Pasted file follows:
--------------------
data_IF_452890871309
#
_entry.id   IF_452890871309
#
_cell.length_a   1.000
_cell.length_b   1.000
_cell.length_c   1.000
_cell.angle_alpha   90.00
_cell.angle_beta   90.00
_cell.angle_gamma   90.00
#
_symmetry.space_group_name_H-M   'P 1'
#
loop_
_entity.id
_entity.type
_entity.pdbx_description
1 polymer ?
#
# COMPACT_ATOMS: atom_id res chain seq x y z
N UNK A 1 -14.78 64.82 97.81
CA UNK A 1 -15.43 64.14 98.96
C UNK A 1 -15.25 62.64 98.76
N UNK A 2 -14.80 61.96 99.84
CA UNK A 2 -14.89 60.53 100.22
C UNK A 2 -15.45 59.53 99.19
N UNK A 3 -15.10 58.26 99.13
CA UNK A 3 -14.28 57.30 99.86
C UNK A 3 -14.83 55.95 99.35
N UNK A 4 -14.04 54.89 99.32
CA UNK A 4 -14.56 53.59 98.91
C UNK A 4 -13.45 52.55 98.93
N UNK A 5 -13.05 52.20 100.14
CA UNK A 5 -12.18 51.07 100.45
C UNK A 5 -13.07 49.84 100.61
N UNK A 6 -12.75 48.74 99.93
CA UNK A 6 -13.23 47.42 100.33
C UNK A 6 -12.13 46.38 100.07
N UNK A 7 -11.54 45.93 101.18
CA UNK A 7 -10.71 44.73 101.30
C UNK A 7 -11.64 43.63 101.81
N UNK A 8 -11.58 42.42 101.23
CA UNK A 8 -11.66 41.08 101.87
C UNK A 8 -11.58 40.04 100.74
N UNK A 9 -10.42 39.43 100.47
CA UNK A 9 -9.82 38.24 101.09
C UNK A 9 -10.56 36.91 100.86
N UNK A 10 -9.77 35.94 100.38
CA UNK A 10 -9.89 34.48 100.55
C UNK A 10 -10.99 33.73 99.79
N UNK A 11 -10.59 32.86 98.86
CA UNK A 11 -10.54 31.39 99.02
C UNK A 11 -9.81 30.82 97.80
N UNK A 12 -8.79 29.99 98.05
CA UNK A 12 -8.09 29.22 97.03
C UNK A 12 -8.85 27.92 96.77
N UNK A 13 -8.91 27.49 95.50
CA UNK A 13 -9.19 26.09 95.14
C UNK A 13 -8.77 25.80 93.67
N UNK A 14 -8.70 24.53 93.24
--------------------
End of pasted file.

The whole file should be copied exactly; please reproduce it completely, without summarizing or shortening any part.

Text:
data_IF_452890871309
#
_entry.id   IF_452890871309
#
_cell.length_a   1.000
_cell.length_b   1.000
_cell.length_c   1.000
_cell.angle_alpha   90.00
_cell.angle_beta   90.00
_cell.angle_gamma   90.00
#
_symmetry.space_group_name_H-M   'P 1'
#
loop_
_entity.id
_entity.type
_entity.pdbx_description
1 polymer ?
#
# COMPACT_ATOMS: atom_id res chain seq x y z
N UNK A 1 -14.78 64.82 97.81
CA UNK A 1 -15.43 64.14 98.96
C UNK A 1 -15.25 62.64 98.76
N UNK A 2 -14.80 61.96 99.84
CA UNK A 2 -14.89 60.53 100.22
C UNK A 2 -15.45 59.53 99.19
N UNK A 3 -15.10 58.26 99.13
CA UNK A 3 -14.28 57.30 99.86
C UNK A 3 -14.83 55.95 99.35
N UNK A 4 -14.04 54.89 99.32
CA UNK A 4 -14.56 53.59 98.91
C UNK A 4 -13.45 52.55 98.93
N UNK A 5 -13.05 52.20 100.14
CA UNK A 5 -12.18 51.07 100.45
C UNK A 5 -13.07 49.84 100.61
N UNK A 6 -12.75 48.74 99.93
CA UNK A 6 -13.23 47.42 100.33
C UNK A 6 -12.13 46.38 100.07
N UNK A 7 -11.54 45.93 101.18
CA UNK A 7 -10.71 44.73 101.30
C UNK A 7 -11.64 43.63 101.81
N UNK A 8 -11.58 42.42 101.23
CA UNK A 8 -11.66 41.08 101.87
C UNK A 8 -11.58 40.04 100.74
N UNK A 9 -10.42 39.43 100.47
CA UNK A 9 -9.82 38.24 101.09
C UNK A 9 -10.56 36.91 100.86
N UNK A 10 -9.77 35.94 100.38
CA UNK A 10 -9.89 34.48 100.55
C UNK A 10 -10.99 33.73 99.79
N UNK A 11 -10.59 32.86 98.86
CA UNK A 11 -10.54 31.39 99.02
C UNK A 11 -9.81 30.82 97.80
N UNK A 12 -8.79 29.99 98.05
CA UNK A 12 -8.09 29.22 97.03
C UNK A 12 -8.85 27.92 96.77
N UNK A 13 -8.91 27.49 95.50
CA UNK A 13 -9.19 26.09 95.14
C UNK A 13 -8.77 25.80 93.67
N UNK A 14 -8.70 24.53 93.24